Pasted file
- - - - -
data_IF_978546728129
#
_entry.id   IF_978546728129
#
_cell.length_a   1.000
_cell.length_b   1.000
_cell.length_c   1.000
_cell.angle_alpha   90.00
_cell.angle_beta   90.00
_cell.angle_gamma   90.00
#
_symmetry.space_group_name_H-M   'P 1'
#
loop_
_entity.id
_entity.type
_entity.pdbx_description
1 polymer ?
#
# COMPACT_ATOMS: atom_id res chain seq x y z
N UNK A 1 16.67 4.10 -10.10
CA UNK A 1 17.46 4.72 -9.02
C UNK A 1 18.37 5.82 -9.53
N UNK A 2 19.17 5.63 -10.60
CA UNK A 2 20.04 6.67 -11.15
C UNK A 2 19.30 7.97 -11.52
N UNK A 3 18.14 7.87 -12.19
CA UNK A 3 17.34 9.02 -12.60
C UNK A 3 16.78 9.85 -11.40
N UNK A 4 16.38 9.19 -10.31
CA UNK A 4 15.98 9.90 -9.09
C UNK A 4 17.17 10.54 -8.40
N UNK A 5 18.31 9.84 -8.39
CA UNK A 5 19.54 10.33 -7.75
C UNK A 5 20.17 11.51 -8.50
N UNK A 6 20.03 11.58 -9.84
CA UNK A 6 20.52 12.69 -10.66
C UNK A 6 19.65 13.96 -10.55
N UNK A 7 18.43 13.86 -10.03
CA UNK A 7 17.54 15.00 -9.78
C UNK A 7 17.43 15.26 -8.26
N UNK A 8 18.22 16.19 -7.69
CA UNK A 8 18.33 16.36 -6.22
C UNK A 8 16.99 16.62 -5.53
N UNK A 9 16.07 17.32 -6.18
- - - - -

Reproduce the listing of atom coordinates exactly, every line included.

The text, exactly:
data_IF_978546728129
#
_entry.id   IF_978546728129
#
_cell.length_a   1.000
_cell.length_b   1.000
_cell.length_c   1.000
_cell.angle_alpha   90.00
_cell.angle_beta   90.00
_cell.angle_gamma   90.00
#
_symmetry.space_group_name_H-M   'P 1'
#
loop_
_entity.id
_entity.type
_entity.pdbx_description
1 polymer ?
#
# COMPACT_ATOMS: atom_id res chain seq x y z
N UNK A 1 16.67 4.10 -10.10
CA UNK A 1 17.46 4.72 -9.02
C UNK A 1 18.37 5.82 -9.53
N UNK A 2 19.17 5.63 -10.60
CA UNK A 2 20.04 6.67 -11.15
C UNK A 2 19.30 7.97 -11.52
N UNK A 3 18.14 7.87 -12.19
CA UNK A 3 17.34 9.02 -12.60
C UNK A 3 16.78 9.85 -11.40
N UNK A 4 16.38 9.19 -10.31
CA UNK A 4 15.98 9.90 -9.09
C UNK A 4 17.17 10.54 -8.40
N UNK A 5 18.31 9.84 -8.39
CA UNK A 5 19.54 10.33 -7.75
C UNK A 5 20.17 11.51 -8.50
N UNK A 6 20.03 11.58 -9.84
CA UNK A 6 20.52 12.69 -10.66
C UNK A 6 19.65 13.96 -10.55
N UNK A 7 18.43 13.86 -10.03
CA UNK A 7 17.54 15.00 -9.78
C UNK A 7 17.43 15.26 -8.26
N UNK A 8 18.22 16.19 -7.69
CA UNK A 8 18.33 16.36 -6.22
C UNK A 8 16.99 16.62 -5.53
N UNK A 9 16.07 17.32 -6.18